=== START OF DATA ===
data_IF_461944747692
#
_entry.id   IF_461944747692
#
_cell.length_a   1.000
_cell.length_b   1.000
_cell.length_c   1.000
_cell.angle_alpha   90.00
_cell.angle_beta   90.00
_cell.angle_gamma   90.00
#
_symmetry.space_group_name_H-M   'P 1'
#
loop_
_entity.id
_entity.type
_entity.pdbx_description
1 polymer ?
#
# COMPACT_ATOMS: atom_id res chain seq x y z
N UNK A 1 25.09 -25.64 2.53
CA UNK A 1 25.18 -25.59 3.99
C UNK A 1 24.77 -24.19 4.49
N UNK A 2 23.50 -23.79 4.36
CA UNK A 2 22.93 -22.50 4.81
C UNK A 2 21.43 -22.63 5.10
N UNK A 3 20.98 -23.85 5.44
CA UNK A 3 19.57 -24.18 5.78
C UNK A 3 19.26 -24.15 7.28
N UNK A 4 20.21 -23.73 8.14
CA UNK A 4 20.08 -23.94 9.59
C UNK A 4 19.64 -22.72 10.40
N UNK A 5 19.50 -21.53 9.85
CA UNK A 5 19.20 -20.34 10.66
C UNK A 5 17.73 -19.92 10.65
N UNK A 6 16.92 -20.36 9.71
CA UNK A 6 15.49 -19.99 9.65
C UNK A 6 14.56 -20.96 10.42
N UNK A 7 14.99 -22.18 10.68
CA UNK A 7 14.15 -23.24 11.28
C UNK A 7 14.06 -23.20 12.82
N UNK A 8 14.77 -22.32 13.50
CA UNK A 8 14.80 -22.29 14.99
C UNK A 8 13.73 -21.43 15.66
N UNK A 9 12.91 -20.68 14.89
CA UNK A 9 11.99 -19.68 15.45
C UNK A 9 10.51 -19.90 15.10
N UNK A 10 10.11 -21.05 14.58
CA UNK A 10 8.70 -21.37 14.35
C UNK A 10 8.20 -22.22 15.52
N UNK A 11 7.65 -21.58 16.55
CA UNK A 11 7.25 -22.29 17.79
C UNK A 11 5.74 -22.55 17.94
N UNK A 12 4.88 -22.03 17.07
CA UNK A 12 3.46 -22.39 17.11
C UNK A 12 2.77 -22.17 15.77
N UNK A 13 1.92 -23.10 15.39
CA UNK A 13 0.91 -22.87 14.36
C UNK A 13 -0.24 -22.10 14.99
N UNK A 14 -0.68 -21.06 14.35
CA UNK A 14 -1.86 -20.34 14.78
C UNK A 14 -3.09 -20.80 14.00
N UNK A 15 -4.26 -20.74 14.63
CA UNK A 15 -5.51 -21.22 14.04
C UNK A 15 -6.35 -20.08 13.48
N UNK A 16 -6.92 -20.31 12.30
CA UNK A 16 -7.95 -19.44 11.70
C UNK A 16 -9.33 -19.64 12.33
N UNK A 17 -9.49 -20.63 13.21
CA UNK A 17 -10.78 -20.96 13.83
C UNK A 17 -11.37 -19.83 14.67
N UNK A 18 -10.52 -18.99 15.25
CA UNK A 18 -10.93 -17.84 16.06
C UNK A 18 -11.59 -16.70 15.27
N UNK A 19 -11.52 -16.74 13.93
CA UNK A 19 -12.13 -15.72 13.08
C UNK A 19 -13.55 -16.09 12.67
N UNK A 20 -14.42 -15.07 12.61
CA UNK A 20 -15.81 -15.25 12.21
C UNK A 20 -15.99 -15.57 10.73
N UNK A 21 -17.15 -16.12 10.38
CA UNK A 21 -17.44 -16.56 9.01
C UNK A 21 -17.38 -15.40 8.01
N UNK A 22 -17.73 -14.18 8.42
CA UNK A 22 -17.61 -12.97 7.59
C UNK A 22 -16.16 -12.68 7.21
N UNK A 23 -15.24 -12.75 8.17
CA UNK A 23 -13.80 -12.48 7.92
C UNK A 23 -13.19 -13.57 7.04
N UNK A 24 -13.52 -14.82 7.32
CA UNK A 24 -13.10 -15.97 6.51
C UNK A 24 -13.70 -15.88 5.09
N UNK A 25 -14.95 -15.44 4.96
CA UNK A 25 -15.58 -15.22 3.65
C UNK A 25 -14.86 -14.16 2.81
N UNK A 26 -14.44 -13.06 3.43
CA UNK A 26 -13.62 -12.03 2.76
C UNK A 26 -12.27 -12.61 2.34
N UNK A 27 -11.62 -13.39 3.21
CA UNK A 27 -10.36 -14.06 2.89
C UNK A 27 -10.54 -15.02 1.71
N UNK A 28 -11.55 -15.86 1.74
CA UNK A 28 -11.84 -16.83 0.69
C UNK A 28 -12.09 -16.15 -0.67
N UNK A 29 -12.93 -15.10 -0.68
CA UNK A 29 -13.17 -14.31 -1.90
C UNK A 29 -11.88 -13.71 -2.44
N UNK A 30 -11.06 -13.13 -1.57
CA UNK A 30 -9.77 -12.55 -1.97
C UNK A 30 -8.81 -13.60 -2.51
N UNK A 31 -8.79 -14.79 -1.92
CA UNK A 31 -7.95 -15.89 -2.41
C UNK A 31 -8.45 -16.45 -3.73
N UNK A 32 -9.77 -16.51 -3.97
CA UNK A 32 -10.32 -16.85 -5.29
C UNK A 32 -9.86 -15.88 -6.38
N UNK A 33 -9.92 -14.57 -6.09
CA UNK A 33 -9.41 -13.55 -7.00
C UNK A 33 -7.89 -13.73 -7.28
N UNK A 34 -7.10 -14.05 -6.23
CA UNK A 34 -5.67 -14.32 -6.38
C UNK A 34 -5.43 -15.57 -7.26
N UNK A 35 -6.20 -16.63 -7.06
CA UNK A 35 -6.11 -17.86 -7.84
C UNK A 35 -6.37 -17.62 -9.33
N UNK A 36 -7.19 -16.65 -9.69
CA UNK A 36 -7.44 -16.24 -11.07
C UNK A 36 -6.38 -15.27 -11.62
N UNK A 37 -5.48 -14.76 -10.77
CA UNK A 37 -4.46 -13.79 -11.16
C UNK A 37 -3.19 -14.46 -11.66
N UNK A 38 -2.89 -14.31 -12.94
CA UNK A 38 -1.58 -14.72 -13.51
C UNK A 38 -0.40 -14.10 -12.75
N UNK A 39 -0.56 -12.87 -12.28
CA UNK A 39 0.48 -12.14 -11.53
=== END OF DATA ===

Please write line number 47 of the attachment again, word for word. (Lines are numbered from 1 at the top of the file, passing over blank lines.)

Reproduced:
C UNK A 9 10.51 -19.90 15.10